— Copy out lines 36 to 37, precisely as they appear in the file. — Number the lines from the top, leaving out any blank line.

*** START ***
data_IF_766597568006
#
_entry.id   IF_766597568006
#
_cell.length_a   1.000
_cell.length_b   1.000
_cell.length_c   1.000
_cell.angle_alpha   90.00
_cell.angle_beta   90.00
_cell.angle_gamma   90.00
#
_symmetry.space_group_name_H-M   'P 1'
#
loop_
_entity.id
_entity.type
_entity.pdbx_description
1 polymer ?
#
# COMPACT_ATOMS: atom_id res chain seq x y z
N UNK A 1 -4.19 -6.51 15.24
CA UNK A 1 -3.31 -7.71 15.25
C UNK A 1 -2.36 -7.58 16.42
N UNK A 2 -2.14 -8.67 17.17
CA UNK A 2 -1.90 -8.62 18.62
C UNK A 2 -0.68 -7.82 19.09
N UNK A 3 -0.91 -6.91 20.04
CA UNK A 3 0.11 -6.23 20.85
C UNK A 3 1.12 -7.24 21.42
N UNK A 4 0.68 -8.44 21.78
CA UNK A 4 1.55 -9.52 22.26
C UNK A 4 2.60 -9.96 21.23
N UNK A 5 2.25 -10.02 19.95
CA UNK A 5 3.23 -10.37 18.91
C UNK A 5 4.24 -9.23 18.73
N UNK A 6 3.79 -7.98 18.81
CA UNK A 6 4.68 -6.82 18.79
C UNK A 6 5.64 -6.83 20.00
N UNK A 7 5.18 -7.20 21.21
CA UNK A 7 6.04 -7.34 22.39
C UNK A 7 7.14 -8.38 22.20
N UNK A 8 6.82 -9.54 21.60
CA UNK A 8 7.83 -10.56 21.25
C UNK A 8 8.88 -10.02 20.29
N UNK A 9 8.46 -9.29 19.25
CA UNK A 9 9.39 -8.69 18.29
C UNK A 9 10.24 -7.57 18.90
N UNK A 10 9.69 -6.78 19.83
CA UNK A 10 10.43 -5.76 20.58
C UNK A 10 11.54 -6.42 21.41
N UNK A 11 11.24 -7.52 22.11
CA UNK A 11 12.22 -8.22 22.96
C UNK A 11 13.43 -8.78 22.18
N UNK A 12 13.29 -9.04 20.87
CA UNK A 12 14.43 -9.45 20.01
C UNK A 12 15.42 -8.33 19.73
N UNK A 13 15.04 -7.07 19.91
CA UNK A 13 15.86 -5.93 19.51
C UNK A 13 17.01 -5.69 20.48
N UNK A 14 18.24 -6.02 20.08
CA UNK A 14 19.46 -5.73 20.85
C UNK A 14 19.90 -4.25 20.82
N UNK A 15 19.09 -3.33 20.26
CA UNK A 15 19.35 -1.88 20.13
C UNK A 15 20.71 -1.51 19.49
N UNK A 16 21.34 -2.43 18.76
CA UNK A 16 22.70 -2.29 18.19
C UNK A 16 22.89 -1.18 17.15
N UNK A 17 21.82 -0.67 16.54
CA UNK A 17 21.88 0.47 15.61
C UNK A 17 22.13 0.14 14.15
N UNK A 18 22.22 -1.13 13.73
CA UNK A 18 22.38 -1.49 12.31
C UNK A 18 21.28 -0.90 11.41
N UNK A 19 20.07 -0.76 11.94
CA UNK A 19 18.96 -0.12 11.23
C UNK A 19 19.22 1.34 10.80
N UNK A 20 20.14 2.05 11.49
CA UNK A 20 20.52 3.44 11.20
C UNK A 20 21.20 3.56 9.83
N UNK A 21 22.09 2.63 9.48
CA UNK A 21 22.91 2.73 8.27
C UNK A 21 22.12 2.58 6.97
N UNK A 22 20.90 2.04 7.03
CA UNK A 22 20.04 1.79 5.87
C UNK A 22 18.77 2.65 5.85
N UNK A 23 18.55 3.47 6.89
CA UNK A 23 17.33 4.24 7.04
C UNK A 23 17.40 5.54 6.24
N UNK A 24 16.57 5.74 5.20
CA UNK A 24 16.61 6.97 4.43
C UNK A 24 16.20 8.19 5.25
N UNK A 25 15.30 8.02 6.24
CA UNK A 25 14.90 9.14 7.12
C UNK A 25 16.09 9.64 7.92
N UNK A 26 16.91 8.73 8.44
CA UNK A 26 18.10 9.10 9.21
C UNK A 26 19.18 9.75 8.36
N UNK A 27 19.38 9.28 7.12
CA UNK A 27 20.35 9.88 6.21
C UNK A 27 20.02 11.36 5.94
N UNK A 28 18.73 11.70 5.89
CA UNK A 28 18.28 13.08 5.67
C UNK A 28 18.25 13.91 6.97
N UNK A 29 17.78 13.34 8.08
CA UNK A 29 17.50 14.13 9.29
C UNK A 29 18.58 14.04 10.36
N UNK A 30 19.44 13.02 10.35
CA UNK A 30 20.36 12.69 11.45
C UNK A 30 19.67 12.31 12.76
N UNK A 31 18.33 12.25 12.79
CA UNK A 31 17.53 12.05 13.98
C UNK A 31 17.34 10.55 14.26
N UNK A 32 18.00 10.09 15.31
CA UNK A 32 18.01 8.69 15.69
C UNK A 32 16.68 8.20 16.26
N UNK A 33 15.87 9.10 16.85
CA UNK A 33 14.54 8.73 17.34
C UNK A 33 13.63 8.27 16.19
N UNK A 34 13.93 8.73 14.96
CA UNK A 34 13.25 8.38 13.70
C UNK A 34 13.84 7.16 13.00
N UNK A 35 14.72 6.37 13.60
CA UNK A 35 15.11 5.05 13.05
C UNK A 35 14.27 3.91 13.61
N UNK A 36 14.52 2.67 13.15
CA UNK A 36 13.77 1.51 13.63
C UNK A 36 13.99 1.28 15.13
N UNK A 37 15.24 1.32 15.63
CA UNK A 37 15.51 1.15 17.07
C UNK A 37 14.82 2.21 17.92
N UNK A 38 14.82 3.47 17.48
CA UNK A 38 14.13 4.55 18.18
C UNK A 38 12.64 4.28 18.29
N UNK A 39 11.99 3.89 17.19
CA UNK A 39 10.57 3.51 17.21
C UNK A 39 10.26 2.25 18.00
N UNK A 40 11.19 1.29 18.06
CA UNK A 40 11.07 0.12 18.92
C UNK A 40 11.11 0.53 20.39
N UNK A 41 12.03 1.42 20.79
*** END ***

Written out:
N UNK A 6 3.79 -7.98 18.81
CA UNK A 6 4.68 -6.82 18.79